There is so much to be gleaned about the veracity of the Gospel accounts from reading about the trials of Jesus. The accounts are not identical—but they are not inconsistent. An argument could be made that if this material was contrived, all four accounts would be…

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How To Live

Lessons in Lent

Plumb Line In Matthew 25:14-30 Jesus gives us a clear parable about God’s expectations for His people. The basic point of the story is that God has given every one of us gifts, and that He will turn away those who fail to use their gifts wisely. Some parables are difficult to understand, but not this one. It’s a tough object lesson.

N.T. Wright comments on these verses that, “Each of us is called to exercise the primary, underlying gifts of living as a wise, loving human being, celebrating God’s love, forgiving, praying, seeking justice, acting prudently and courageously, waiting patiently for God’s will to be done.”

Okay…how?

To tell you the truth, I’ve never been big on taking a spiritual gift inventory or getting wound up about discerning God’s will for my life. That’s just me. I trust that God has a plan for my life. But the parable does beg…

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William Tyndale’s Gospel

William Tyndale is one of the most important people in English history that few rarely ever know. Through his passion to get the Bible, God’s Word, into the hands of ordinary people, he gave us the linguistic structure of what we consider modern English, perhaps just as influential, if not more so, than William Shakespeare. The following blog post from our church’s Lenten series demonstrates the Tyndale legacy…

Some dismiss William Tyndale and his followers as being hopelessly anti-Catholic, but such an assessment obscures his otherwise remarkable contribution to the history of the church.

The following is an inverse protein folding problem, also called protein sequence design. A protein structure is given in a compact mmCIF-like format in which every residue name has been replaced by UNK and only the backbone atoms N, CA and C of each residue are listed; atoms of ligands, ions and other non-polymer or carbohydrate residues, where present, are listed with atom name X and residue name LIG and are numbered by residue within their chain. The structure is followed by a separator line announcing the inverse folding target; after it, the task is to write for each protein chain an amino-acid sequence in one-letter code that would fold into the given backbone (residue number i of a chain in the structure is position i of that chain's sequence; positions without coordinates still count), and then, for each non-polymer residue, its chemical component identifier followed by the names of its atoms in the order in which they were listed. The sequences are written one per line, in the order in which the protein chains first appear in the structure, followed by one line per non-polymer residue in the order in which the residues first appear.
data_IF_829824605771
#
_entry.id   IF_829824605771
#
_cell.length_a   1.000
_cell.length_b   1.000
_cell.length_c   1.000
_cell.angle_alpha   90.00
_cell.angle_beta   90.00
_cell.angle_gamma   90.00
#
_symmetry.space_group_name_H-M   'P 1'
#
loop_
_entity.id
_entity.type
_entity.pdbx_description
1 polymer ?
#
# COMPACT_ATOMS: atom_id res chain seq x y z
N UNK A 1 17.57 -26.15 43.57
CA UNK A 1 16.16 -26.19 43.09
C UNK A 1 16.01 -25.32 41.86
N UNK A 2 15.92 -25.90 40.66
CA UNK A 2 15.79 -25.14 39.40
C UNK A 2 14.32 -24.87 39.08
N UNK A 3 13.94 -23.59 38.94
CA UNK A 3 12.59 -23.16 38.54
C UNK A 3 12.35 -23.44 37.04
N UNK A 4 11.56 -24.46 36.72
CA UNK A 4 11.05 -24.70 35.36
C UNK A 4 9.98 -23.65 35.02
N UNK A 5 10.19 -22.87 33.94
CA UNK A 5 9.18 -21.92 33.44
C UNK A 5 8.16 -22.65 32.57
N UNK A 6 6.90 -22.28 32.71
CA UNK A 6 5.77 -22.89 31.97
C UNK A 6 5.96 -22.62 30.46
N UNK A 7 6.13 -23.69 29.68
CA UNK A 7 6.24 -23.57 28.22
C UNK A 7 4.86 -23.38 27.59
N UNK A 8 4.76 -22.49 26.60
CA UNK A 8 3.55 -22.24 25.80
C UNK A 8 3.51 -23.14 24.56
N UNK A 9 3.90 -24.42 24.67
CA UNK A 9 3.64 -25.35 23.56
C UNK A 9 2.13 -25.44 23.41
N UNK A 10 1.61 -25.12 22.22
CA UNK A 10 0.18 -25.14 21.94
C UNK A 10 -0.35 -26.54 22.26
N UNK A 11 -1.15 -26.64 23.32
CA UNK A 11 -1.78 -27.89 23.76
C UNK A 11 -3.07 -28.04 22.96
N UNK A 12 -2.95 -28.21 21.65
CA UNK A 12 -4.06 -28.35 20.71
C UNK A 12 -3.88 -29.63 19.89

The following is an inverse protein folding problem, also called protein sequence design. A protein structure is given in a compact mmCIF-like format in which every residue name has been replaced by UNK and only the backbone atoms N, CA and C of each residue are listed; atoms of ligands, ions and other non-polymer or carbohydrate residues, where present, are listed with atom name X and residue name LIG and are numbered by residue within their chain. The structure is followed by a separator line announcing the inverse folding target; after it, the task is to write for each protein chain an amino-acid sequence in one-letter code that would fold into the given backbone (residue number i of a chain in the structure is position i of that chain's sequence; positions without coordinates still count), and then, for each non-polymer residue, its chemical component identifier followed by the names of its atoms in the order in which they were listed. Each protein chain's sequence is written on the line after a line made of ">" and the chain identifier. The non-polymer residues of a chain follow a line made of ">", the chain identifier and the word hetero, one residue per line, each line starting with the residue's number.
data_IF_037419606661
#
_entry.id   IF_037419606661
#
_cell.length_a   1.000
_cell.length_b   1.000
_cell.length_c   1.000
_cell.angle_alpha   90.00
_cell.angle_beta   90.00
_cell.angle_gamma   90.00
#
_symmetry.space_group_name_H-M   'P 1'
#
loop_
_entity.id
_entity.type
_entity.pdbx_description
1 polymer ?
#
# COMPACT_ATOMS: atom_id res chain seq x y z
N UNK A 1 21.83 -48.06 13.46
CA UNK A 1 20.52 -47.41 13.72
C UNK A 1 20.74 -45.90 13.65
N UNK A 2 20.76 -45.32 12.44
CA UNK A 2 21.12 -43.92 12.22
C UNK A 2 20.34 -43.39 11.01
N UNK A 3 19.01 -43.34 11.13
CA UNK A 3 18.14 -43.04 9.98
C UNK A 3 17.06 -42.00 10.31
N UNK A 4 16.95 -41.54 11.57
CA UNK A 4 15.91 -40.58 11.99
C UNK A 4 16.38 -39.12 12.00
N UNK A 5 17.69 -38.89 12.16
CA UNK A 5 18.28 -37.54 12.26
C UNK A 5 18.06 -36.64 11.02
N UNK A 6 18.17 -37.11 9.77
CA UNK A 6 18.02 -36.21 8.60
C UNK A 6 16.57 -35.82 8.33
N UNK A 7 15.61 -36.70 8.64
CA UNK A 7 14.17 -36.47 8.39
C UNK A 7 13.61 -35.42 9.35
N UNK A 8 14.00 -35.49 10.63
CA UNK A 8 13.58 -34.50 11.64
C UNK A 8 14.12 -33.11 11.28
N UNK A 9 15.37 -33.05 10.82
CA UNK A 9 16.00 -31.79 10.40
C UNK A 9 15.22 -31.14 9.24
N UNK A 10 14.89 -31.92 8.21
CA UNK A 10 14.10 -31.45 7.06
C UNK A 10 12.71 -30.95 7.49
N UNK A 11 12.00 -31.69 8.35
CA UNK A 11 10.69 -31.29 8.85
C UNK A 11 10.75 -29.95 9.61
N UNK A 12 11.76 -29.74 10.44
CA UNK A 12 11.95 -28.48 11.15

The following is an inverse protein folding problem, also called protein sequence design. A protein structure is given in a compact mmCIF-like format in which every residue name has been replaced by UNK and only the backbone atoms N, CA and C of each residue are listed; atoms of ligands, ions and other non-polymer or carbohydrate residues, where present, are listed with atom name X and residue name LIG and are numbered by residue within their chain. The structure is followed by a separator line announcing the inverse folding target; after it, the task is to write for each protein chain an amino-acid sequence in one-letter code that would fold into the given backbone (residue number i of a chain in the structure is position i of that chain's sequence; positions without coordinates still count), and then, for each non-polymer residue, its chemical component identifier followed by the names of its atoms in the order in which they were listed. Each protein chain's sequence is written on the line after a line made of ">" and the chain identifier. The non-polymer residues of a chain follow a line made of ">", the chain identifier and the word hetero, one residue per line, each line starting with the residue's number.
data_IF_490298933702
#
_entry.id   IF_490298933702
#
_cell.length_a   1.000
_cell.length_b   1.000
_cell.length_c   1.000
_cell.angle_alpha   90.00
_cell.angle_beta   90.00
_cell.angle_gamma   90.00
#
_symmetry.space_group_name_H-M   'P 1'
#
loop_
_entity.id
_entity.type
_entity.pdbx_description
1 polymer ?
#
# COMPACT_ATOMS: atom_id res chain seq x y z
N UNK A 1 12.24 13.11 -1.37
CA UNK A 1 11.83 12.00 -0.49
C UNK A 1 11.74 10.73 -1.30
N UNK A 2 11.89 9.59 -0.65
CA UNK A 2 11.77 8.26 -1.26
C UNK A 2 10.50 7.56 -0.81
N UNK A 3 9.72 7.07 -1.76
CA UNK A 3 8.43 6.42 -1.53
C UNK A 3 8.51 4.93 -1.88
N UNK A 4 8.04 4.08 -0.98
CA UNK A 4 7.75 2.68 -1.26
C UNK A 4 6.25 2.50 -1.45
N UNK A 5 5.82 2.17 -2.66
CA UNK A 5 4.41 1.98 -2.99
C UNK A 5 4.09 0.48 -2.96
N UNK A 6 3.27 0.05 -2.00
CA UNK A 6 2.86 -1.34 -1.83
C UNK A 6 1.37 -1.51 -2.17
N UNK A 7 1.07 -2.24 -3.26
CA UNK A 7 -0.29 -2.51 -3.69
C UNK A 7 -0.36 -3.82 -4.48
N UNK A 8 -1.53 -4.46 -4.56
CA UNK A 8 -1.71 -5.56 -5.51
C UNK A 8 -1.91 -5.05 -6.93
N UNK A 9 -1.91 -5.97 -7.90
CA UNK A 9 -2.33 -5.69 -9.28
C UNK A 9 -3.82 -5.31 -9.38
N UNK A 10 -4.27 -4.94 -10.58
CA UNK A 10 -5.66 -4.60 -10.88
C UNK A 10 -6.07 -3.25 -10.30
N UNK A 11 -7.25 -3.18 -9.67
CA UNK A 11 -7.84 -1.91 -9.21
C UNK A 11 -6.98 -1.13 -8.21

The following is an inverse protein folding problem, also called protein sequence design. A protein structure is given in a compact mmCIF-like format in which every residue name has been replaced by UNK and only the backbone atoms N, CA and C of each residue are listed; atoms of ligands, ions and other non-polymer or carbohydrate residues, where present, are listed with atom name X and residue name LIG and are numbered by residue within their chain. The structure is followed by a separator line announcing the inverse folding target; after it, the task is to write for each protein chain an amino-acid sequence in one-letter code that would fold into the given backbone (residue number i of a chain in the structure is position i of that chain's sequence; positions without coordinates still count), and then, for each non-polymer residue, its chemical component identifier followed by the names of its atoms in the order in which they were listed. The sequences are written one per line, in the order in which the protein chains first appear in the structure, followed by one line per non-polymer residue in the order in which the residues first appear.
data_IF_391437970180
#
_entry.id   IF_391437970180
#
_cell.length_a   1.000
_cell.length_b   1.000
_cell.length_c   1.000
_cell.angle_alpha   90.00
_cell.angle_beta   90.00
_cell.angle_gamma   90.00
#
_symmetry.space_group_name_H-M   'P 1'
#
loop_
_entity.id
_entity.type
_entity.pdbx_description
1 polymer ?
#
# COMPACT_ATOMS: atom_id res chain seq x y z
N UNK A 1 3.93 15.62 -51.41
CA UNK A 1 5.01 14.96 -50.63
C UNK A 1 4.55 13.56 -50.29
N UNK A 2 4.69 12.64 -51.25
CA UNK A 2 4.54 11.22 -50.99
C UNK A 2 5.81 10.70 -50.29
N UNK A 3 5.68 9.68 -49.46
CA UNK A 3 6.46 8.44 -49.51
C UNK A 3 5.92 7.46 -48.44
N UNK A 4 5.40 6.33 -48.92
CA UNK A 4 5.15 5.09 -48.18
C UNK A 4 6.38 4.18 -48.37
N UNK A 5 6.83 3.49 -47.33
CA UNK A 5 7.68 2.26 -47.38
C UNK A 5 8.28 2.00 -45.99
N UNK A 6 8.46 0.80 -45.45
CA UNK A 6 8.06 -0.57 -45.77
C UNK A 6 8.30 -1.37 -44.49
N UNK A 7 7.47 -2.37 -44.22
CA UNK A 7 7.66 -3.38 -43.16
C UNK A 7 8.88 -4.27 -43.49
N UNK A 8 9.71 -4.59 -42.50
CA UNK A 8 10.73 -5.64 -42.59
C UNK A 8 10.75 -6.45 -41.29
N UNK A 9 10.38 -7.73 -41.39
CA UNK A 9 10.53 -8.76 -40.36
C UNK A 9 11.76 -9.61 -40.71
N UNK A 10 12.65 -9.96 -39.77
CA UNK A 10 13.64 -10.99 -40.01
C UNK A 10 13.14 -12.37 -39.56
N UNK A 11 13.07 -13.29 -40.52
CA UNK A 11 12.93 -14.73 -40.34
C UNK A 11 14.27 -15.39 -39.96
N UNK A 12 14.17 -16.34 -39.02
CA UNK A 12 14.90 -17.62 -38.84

As an aid to better appreciate William Tyndale, I found the following documentary by BBC journalist Melyvn Bragg, one of Britain’s foremost public intellectuals, linked here below on Veracity. Bragg is not evangelical in his theology, as he embraces a high-minded form of Christianity as a type of “tribal” faith celebrating the history and grandeur of English culture over against an empty atheism. Nevertheless, his appreciation for Tyndale is something that I hope evangelically-minded Christians will find contagious.

Lessons in Lent

Woodcut from John Foxe's  The Book of Martyrs. William Tyndale (1494-1536) cries out, "Lord, open the King of England's eyes." Woodcut from John Foxe’s The Book of Martyrs. William Tyndale (1494-1536) cries out, “Lord, open the King of England’s eyes.”

Are you willing to “go the extra mile” for someone?

If you know what I am talking about, you might know that this phrase,
go the extra mile“, comes from the Bible (Matthew 5:41). But
did you know how this phrase became part of the English language?

William Tyndale (1494-1536) was an energetic scholar, a real brainy
guy, kind of like his fellow yet modern Englishman, Tom Wright, who
wrote our study book for Lent on the Gospel of Matthew.

Tyndale was bothered that his typical neighbor was not able to read
the Bible in their native English language in the 16th century. So he
went about learning ancient Greek and Hebrew and began translating the
Bible into English. Unfortunately, the political and religious
establishment of his day…